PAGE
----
Michigan Senate Approves Medicaid Estate Recovery Bill
The Michigan Senate on Thursday approved legislation that would require the state Department of Community Health to develop a program to recoup costs paid by Medicaid for people who lived in nursing homes or received in-home care services before their death, the Detroit News reports. Michigan Gov. Jennifer Granholm (D) was expected to sign the bill.
The state is the last in the nation to pass an estate recovery program required by federal law. Department of Community Health Director Janet Olszewski, in a letter to state senators earlier this month, wrote that the state could lose $5 billion -- or more than 50% of the state's $8.6billion Medicaid budget -- in federal Medicaid payments if the state does not comply will the requirement by Sept. 30.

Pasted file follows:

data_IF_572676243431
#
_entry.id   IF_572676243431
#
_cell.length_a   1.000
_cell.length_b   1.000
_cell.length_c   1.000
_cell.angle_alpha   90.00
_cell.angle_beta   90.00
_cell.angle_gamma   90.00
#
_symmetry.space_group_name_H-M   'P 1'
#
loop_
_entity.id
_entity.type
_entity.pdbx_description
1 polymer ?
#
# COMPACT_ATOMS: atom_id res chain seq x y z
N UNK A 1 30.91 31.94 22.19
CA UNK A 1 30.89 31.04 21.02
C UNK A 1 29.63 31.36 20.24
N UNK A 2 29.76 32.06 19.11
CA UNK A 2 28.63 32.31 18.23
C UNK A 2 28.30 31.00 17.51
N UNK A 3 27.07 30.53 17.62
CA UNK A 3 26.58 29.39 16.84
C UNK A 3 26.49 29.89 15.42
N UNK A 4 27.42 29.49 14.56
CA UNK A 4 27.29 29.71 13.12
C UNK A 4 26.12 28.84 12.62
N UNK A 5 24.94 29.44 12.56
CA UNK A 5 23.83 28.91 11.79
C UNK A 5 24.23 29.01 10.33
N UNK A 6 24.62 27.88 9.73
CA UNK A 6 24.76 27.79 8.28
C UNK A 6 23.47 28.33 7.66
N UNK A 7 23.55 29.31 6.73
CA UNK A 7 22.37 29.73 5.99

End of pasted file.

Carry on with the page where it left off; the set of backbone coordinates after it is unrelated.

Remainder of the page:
Under the bill, nursing home residents who are current Medicaid beneficiaries would be exempt from estate recovery efforts. Exemptions also include homes occupied by spouses, children who are minors or relatives with disabilities. People also would be able to seek a "hardship exemption,"according to the News. In addition, the measure requires examining options for a voluntary estate preservation program, which could allow residents to make payments to avoid estate recovery.
State Medicaid Director Paul Reinhart said that while the number of elderly people who rely on Medicaid to pay their long-term care costs makes up a small portion of the state's 1.6 million Medicaid beneficiaries,their care accounts for 25% of the Medicaid budget. Reinhart added that the number of Medicaid beneficiaries who will be subject to estate recovery is expected to increase from 40,500 in 2010 to 61,000 in 2030 (Kozlowski, Detroit News, 9/28).
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